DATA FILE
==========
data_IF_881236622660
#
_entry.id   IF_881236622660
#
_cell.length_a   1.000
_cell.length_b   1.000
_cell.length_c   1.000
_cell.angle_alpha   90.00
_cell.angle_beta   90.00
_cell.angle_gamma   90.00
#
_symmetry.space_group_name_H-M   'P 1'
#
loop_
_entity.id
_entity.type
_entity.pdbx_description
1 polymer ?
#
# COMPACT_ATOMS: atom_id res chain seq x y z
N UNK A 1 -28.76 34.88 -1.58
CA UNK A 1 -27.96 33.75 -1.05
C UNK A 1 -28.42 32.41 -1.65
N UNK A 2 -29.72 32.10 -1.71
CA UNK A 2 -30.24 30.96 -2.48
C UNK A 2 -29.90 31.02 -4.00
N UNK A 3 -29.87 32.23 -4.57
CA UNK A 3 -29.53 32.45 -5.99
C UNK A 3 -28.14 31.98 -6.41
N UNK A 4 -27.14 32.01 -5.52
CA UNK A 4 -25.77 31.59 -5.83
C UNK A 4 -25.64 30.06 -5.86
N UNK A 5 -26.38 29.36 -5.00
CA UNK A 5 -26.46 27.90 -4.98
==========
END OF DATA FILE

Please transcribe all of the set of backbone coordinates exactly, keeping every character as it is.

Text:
data_IF_881236622660
#
_entry.id   IF_881236622660
#
_cell.length_a   1.000
_cell.length_b   1.000
_cell.length_c   1.000
_cell.angle_alpha   90.00
_cell.angle_beta   90.00
_cell.angle_gamma   90.00
#
_symmetry.space_group_name_H-M   'P 1'
#
loop_
_entity.id
_entity.type
_entity.pdbx_description
1 polymer ?
#
# COMPACT_ATOMS: atom_id res chain seq x y z
N UNK A 1 -28.76 34.88 -1.58
CA UNK A 1 -27.96 33.75 -1.05
C UNK A 1 -28.42 32.41 -1.65
N UNK A 2 -29.72 32.10 -1.71
CA UNK A 2 -30.24 30.96 -2.48
C UNK A 2 -29.90 31.02 -4.00
N UNK A 3 -29.87 32.23 -4.57
CA UNK A 3 -29.53 32.45 -5.99
C UNK A 3 -28.14 31.98 -6.41
N UNK A 4 -27.14 32.01 -5.52
CA UNK A 4 -25.77 31.59 -5.83
C UNK A 4 -25.64 30.06 -5.86
N UNK A 5 -26.38 29.36 -5.00
CA UNK A 5 -26.46 27.90 -4.98